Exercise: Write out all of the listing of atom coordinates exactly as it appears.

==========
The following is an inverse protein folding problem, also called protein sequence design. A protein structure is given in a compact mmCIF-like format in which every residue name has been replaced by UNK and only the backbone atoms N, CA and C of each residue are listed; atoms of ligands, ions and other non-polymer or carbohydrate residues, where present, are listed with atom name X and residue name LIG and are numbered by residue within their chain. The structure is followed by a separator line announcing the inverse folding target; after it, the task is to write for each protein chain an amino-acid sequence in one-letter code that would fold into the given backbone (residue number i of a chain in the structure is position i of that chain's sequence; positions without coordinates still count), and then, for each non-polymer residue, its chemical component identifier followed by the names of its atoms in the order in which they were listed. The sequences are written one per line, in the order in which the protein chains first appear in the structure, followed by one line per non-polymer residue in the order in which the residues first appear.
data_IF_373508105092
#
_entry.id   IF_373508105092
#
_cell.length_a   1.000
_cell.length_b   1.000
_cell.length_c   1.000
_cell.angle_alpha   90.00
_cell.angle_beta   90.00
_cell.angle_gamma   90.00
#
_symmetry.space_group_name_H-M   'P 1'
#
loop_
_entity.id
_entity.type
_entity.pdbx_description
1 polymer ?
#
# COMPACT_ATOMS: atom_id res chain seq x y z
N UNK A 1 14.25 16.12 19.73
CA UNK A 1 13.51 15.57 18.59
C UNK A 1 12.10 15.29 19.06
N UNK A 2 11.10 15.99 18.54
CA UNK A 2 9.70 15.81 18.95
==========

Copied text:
The following is an inverse protein folding problem, also called protein sequence design. A protein structure is given in a compact mmCIF-like format in which every residue name has been replaced by UNK and only the backbone atoms N, CA and C of each residue are listed; atoms of ligands, ions and other non-polymer or carbohydrate residues, where present, are listed with atom name X and residue name LIG and are numbered by residue within their chain. The structure is followed by a separator line announcing the inverse folding target; after it, the task is to write for each protein chain an amino-acid sequence in one-letter code that would fold into the given backbone (residue number i of a chain in the structure is position i of that chain's sequence; positions without coordinates still count), and then, for each non-polymer residue, its chemical component identifier followed by the names of its atoms in the order in which they were listed. The sequences are written one per line, in the order in which the protein chains first appear in the structure, followed by one line per non-polymer residue in the order in which the residues first appear.
data_IF_373508105092
#
_entry.id   IF_373508105092
#
_cell.length_a   1.000
_cell.length_b   1.000
_cell.length_c   1.000
_cell.angle_alpha   90.00
_cell.angle_beta   90.00
_cell.angle_gamma   90.00
#
_symmetry.space_group_name_H-M   'P 1'
#
loop_
_entity.id
_entity.type
_entity.pdbx_description
1 polymer ?
#
# COMPACT_ATOMS: atom_id res chain seq x y z
N UNK A 1 14.25 16.12 19.73
CA UNK A 1 13.51 15.57 18.59
C UNK A 1 12.10 15.29 19.06
N UNK A 2 11.10 15.99 18.54
CA UNK A 2 9.70 15.81 18.95